Thank you for your comments Gisele! I appreciate your passion and concern. I believe that the culture of breastfeeding and maternal support around the neonatal time in this country is a very big problem for parents, and I hope that culture will change soon. I don’t think that it’s a coincidence that this country has such high rates of anxiety/depression/mental illness AND very little support for breastfeeding and quality maternity/paternity leave for bonding with children…. I’m glad you spoke out and I’m sorry that the haters out there are upset with you for voicing your opinion. I hope we can find a way for mothers to feel good about both working AND parenting, and not feel like they have to choose one or the other– or feel like they aren’t “feminists” if they chose parenting.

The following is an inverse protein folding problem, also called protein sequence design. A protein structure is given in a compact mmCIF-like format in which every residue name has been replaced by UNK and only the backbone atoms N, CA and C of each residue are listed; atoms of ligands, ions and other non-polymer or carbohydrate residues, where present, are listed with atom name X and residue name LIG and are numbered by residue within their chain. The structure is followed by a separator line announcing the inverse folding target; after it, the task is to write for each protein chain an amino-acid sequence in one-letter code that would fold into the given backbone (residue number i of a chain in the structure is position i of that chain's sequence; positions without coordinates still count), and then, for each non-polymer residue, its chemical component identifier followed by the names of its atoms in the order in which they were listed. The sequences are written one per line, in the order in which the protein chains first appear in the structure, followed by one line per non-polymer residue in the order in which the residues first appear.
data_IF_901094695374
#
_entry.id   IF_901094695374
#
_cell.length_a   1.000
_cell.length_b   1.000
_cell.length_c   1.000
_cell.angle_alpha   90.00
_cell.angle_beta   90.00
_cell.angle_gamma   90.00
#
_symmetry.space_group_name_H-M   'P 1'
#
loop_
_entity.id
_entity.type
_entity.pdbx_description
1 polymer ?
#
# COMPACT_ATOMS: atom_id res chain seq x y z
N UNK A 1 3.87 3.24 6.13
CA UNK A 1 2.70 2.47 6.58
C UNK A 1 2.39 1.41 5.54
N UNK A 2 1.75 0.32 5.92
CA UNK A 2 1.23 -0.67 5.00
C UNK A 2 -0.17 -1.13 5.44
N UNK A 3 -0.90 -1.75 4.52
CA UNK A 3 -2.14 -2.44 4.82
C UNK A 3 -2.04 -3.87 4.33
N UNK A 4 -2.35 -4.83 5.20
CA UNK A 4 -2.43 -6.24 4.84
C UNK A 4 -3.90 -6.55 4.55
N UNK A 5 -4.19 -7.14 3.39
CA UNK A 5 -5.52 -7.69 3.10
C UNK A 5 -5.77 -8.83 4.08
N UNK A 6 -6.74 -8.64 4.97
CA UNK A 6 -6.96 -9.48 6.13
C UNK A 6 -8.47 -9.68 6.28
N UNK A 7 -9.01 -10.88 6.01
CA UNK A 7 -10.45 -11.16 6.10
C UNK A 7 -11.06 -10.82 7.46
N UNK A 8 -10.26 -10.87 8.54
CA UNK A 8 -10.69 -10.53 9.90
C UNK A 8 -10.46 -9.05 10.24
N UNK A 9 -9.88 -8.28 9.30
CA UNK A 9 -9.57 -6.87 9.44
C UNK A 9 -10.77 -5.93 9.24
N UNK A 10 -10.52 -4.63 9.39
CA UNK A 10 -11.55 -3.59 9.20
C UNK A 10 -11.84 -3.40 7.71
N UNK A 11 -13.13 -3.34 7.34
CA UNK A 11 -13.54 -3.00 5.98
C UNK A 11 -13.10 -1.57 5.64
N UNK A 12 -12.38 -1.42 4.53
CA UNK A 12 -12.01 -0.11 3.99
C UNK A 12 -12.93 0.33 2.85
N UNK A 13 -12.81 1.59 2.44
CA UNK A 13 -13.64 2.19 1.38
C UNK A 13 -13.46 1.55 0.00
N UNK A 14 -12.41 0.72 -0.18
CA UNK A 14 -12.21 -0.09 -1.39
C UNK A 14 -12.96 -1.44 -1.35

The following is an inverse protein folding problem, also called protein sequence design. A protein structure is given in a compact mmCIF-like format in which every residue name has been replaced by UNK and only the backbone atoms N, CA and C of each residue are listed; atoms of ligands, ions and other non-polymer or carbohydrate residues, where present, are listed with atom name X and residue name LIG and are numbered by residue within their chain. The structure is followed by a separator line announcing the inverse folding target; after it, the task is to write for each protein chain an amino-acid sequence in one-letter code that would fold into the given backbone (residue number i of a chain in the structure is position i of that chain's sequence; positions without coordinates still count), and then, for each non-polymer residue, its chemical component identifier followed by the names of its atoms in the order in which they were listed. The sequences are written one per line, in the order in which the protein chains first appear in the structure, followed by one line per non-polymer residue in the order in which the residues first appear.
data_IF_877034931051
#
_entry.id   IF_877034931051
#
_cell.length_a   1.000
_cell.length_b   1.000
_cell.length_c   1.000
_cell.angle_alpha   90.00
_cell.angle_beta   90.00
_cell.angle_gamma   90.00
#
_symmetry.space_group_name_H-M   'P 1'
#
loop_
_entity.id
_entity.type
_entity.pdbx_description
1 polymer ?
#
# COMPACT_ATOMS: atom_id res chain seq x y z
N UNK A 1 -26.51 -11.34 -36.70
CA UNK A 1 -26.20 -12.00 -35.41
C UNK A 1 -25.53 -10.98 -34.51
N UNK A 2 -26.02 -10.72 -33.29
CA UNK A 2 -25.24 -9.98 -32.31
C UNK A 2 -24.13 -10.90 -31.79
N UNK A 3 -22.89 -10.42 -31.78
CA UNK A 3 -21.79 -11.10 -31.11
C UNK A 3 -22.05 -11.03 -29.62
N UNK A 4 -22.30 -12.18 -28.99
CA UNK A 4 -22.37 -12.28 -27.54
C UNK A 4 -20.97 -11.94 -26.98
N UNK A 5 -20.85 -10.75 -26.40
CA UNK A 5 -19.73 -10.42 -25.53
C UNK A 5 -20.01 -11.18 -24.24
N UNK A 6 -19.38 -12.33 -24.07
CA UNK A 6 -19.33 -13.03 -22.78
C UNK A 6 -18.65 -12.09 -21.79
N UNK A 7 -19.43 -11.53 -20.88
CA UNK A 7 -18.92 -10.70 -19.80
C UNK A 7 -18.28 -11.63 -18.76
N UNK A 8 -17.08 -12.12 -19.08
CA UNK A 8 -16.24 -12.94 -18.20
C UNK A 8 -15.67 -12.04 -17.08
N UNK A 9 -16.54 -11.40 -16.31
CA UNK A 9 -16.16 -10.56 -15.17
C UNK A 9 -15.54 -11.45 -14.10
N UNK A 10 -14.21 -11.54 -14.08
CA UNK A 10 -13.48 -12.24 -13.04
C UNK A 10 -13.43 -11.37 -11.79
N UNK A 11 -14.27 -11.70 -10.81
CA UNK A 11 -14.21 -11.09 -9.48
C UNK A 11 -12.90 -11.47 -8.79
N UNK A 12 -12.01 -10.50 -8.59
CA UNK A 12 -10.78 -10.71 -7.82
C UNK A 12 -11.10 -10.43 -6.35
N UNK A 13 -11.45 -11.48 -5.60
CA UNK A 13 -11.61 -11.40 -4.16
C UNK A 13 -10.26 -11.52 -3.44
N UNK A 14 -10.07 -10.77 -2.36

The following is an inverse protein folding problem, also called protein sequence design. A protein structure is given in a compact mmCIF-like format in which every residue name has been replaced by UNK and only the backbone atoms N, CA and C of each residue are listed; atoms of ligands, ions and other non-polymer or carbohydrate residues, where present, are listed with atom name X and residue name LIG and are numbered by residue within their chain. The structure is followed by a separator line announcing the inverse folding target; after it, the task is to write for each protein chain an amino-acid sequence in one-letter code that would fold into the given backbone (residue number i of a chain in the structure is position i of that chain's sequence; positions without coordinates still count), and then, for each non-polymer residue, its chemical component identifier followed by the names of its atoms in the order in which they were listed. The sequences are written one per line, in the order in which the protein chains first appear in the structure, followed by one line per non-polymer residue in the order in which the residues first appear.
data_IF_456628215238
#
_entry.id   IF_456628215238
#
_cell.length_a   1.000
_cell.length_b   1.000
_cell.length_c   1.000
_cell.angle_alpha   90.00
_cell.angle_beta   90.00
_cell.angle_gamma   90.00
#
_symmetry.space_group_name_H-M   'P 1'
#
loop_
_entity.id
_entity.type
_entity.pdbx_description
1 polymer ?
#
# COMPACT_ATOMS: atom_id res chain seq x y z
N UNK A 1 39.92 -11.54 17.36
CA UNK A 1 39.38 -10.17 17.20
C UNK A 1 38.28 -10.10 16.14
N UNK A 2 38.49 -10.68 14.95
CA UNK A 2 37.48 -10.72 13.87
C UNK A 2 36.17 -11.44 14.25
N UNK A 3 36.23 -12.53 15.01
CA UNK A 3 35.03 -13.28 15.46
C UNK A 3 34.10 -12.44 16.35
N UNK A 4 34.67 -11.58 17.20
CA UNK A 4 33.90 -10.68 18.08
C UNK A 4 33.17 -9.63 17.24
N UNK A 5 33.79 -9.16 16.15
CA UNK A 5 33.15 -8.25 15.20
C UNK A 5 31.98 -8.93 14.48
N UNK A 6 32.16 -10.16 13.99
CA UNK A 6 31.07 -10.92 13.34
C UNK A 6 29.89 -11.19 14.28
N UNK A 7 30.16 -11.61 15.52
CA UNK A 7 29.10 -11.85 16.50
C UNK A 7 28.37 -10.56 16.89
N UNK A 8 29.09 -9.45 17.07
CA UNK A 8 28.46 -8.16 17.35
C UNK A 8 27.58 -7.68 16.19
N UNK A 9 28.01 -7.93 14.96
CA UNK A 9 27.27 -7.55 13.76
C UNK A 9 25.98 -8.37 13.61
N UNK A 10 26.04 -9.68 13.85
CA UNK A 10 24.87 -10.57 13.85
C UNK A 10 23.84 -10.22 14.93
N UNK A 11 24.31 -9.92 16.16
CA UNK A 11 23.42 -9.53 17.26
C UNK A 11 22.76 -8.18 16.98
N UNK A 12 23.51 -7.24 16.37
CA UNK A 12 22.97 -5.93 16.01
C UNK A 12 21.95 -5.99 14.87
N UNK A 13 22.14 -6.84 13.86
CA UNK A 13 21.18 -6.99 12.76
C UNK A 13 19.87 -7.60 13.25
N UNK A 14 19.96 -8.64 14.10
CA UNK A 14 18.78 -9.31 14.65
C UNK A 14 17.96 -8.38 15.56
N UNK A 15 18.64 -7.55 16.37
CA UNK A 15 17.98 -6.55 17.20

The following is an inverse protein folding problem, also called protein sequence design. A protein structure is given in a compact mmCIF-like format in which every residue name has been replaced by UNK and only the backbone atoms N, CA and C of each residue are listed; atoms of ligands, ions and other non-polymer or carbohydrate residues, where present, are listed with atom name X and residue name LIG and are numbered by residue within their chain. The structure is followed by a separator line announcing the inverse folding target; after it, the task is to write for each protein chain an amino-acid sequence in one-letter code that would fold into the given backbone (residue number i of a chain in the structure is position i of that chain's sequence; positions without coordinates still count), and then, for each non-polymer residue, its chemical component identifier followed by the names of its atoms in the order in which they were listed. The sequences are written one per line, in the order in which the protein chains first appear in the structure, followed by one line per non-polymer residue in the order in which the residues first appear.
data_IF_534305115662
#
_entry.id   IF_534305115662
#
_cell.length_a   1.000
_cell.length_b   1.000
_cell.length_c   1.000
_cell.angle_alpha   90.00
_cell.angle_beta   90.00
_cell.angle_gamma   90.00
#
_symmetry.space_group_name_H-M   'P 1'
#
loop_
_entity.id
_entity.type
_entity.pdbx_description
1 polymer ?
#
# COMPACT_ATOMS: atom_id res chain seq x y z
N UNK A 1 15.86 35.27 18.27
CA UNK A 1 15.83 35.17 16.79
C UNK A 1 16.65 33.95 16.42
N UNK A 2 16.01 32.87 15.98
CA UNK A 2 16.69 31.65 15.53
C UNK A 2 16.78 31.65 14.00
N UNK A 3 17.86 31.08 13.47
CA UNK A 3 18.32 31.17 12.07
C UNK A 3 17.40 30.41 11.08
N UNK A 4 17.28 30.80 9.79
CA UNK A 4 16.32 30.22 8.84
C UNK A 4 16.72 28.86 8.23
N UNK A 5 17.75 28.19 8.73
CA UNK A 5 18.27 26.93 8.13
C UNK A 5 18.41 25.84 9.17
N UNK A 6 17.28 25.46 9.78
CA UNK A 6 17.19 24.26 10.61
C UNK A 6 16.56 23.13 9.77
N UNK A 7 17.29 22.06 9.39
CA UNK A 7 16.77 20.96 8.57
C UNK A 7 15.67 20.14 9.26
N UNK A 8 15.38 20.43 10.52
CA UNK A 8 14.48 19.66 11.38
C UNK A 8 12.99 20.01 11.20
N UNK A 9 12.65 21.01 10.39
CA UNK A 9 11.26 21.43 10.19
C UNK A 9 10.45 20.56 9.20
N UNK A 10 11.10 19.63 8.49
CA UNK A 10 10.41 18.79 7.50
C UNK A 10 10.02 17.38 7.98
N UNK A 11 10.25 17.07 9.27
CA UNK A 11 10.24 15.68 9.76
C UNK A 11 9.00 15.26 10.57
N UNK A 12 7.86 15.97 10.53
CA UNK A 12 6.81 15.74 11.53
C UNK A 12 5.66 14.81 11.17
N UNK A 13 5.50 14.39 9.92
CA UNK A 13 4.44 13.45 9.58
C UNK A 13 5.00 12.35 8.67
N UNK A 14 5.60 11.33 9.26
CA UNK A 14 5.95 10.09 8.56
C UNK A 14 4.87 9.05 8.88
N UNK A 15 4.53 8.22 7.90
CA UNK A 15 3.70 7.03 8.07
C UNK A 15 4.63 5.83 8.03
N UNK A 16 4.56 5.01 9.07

Jeannette says:

I praise you for speaking out. Im 28 yrs. old, I have three girls. I wasn’t able to breastfeed my first born for that long. I breastfeed my second baby for eighteen months, and im still feeding my nine month old baby. I have notice the difference between my oldest who wasn’t breastfeed and the ones who where. Coming from a hispanic background I was always told since a child the importance of breastfeeding. My sister is in the army (reserves), and when she leaves for her training I breastfeed her baby girl since they are the same age. Im very happy for you and congratulation on your baby. I wish you both very good health and happiness. Hope you continue breastfeeding for a while, its a great experience!!!!!

Beth says: